New nanosensor gives unprecedented look at dopamine release
Astronomers build new telescopes and peer at the night sky to see what they might find. Janelia Group Leader Abraham Beyene takes a similar approach when looking at the cells that make up the human brain.
Beyene and his team design and synthesize new types of highly sensitive biosensors they use to peer at neurons to see what they can learn.
"You have this new tool that now helps us make the kinds of measurements that we've never been able to make before, and we go into the lab and deploy this technology and we see what happens," Beyene says. "What you see is that some really interesting phenomena begin to emerge that you haven't even begun to think about."
Beyene and his team use this approach with their new synthetic nanosensor designed to capture dopamine release across entire neurons with subcellular resolution. The biosensor is attached to a 2D nanofilm, dubbed DopaFilm, and neurons are then grown on top of the film. When the neurons release the neurotransmitter dopamine, the chemical falls onto the film, causing it to brighten. The team then uses a custom-built microscope to capture this brightening, allowing them to visualize dopamine release from any part of the neuron and create movies to capture the chemicals as they get released and diffuse out.
Neurotransmitters that send signals between neurons are typically released from axons, the long chain coming off the neuron's soma, or cell body. But some neurotransmitters, like dopamine, are also released from the soma and its dendrites—the tree-like structures radiating from it. While previous research demonstrated dopamine is released from the soma and dendrites, traditional methods could not provide a good enough look at exactly where or how this occurred.
Traditional biosensors use proteins targeted to the outer membrane of a neuron, allowing scientists to only observe what is happening at specific points on the cell. But Beyene's nanosensor is immobilized across a 2D surface, allowing it to record the release of neurochemicals across an entire neuron. The sensor also exhibits extreme sensitivity to dopamine, allowing it to detect even the smallest bit of chemical signal emanating from the cells.
These characteristics allowed the team to capture the release of dopamine in unprecedented detail. The new technique enables them to obtain high-resolution images of dopamine release from axons and see for the first time the release of this important neurotransmitter from specific locations on dendrites.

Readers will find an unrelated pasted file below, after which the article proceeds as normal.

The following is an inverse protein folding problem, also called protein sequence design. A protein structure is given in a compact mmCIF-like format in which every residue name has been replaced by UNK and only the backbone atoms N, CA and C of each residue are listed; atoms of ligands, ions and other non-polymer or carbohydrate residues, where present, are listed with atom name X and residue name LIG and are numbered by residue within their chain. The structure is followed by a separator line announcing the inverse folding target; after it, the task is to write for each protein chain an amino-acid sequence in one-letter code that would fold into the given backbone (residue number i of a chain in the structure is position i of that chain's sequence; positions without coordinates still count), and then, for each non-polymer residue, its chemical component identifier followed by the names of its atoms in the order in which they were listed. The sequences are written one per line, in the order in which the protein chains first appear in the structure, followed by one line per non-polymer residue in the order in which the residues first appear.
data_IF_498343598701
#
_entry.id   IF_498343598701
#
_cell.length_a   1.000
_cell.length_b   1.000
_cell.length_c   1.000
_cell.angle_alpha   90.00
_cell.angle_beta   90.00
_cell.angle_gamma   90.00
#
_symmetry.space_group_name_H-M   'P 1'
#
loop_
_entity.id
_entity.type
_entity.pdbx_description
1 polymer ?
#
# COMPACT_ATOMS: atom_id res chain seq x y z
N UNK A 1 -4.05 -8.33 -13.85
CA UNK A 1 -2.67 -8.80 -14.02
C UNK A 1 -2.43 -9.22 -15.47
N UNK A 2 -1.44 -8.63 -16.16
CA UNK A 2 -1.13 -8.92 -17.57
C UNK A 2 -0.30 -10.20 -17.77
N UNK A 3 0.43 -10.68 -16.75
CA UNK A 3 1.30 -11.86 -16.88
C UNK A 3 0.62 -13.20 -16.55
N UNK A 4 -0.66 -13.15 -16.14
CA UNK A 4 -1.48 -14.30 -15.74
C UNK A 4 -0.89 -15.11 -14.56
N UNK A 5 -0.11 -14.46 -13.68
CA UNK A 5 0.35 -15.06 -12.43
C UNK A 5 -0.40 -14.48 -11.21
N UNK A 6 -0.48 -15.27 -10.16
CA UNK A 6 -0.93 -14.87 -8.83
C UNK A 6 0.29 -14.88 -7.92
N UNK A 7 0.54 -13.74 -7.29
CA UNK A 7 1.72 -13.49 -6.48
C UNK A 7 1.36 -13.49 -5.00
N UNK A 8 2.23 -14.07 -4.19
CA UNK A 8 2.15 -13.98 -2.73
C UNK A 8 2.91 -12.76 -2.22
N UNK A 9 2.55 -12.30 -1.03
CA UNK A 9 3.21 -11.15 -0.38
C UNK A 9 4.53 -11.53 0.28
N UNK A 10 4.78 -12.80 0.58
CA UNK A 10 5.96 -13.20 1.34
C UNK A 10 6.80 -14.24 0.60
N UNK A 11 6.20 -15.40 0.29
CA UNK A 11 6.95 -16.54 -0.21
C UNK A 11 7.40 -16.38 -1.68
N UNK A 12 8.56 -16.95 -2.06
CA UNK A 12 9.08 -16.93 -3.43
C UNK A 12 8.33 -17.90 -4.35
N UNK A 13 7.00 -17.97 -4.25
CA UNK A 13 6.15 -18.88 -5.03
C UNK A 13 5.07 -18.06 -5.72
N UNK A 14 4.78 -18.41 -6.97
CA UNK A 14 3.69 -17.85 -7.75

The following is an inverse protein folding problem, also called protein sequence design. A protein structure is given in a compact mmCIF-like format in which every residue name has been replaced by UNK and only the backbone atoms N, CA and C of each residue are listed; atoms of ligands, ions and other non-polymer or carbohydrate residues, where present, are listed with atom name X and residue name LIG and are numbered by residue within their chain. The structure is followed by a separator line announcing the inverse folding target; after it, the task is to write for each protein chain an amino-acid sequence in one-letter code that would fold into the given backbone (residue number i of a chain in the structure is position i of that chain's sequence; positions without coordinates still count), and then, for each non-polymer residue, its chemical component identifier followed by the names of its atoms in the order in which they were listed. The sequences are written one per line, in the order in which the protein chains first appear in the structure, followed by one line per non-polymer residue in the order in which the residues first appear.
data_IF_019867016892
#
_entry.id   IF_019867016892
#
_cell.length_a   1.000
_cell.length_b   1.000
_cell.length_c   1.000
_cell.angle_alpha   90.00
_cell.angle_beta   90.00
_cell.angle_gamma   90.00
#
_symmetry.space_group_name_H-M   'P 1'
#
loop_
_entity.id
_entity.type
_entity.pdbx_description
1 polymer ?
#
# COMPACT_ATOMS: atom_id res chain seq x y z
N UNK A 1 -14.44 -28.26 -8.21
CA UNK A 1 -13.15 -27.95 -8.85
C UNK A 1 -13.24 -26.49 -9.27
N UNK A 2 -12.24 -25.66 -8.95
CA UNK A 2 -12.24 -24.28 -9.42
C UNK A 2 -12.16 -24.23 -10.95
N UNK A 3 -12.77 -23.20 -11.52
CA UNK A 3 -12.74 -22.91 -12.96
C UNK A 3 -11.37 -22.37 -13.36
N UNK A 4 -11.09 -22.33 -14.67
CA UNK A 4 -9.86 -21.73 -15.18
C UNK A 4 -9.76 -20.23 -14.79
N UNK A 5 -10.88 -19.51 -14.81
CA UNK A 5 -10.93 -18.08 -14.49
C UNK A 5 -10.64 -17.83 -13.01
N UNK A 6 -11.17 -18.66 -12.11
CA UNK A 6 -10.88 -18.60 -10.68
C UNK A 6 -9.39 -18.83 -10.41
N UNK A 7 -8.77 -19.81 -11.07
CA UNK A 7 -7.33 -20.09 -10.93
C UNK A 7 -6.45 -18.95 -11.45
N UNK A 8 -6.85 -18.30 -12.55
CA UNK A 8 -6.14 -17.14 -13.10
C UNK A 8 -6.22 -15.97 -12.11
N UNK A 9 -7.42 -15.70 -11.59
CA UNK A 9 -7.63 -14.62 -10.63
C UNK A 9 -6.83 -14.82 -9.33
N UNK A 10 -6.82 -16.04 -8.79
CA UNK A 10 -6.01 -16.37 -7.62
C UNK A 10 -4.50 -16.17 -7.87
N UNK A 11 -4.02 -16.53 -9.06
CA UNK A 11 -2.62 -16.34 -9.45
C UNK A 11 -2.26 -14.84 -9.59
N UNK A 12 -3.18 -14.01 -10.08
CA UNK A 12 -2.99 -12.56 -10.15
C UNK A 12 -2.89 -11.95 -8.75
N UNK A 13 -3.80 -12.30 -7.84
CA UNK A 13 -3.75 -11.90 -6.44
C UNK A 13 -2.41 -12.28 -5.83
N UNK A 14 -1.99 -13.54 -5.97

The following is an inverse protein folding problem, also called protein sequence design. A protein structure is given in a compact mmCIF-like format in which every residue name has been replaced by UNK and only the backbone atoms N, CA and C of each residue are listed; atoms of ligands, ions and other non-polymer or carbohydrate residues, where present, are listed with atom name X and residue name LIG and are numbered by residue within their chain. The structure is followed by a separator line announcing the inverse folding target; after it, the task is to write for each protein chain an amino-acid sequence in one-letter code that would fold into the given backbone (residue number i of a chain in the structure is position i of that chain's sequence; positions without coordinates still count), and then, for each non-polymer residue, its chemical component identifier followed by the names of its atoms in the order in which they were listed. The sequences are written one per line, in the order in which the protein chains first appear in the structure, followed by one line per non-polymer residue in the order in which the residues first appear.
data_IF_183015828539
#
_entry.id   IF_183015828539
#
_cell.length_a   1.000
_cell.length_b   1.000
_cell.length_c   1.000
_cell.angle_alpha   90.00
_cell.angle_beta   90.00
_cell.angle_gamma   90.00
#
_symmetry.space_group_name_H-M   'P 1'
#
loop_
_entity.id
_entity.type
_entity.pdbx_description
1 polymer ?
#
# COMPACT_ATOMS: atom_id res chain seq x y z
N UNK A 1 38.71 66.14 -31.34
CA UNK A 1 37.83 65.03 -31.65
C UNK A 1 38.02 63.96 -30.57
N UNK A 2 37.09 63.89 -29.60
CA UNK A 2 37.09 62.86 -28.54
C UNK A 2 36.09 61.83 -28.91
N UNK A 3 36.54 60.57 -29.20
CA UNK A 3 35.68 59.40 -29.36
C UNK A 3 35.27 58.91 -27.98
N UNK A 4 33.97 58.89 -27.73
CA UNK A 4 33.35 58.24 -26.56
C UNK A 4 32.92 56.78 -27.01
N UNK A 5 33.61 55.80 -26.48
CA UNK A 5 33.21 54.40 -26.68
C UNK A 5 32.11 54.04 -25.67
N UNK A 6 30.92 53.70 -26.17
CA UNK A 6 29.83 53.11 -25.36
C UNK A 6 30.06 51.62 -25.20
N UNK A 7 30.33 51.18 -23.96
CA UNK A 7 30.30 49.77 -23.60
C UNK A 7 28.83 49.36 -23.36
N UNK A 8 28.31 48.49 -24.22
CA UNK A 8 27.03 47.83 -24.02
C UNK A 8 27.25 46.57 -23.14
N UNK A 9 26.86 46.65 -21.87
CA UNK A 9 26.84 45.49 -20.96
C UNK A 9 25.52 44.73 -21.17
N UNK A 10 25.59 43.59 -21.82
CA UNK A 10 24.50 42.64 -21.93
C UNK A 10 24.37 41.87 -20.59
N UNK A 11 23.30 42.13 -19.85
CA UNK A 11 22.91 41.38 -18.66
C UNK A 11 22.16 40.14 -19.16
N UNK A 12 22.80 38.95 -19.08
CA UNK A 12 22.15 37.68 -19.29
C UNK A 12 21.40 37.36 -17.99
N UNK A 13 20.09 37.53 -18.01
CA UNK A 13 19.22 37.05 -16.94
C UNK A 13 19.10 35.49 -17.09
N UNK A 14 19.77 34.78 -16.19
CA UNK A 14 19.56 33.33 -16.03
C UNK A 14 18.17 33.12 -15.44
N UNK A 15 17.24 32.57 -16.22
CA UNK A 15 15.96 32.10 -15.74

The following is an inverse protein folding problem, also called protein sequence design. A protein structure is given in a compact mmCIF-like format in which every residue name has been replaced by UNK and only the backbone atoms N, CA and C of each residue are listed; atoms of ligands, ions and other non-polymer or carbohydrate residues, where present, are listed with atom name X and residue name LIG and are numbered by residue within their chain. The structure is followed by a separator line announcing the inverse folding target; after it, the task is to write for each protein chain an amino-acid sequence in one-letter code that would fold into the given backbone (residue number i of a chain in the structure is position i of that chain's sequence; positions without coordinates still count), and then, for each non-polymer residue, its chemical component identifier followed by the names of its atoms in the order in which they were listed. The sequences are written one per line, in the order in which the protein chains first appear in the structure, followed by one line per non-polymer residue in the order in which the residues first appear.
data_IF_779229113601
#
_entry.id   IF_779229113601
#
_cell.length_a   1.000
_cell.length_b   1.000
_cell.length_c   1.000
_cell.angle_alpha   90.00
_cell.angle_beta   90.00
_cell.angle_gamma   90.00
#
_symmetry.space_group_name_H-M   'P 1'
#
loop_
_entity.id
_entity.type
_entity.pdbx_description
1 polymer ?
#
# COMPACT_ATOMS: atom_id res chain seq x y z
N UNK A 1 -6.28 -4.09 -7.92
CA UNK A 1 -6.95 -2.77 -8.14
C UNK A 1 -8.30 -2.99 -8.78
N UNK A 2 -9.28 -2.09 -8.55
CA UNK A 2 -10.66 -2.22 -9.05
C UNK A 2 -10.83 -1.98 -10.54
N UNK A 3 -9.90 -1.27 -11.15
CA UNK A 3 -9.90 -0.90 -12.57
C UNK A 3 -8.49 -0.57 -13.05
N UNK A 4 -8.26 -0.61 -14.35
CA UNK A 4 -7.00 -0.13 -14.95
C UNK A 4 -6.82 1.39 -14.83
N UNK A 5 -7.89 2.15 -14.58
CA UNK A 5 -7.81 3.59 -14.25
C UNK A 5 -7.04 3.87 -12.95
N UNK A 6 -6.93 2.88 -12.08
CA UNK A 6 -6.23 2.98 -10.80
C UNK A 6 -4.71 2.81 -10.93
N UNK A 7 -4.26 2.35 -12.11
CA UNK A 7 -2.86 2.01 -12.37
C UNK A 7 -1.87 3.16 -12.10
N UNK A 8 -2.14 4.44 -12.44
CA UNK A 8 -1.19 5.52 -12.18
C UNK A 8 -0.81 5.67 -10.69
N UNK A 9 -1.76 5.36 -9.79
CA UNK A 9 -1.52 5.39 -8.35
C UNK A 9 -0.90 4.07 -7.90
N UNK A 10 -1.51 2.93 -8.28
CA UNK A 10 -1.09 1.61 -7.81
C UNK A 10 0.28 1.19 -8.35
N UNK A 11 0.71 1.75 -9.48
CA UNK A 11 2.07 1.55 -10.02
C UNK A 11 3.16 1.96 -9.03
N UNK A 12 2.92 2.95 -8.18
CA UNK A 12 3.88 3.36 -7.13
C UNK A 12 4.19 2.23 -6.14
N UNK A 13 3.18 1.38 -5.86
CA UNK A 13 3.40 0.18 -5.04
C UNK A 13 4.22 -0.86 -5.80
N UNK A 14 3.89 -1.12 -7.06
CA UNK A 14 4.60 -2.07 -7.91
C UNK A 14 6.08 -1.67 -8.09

Their work, reported in a new paper published in eLife, gives scientists an opportunity to take a fresh look at dopamine release from dendrites, and suggests these structures may play a bigger role in brain computations than previously thought.
"We are able to create movies where we capture the full spatial and temporal extent of chemicals as they get released and diffuse, which has never been done before. And then we took advantage of that ability to study the dendritic release of dopamine, which has not been fully characterized and well understood," Beyene says.
While the new work answers some questions, it also raises new ones, such as why some dendrites release dopamine while others are silent, Beyene says. He hopes their findings prompt new studies by neuroscientists into dopamine neurons in the brain.
"Because most tools struggle to give a good measurement and visualization of release from dendrites, the potential role of dendritic dopamine release in the bigger computation that dopamine neurons undertake has not been fully explored. Hopefully, this study will provide the impetus for researchers to take a second look," Beyene says.
More information: Chandima Bulumulla et al, Visualizing synaptic dopamine efflux with a 2D composite nanofilm, eLife (2022). DOI: 10.7554/eLife.78773
Journal information: eLife
Provided by Howard Hughes Medical Institute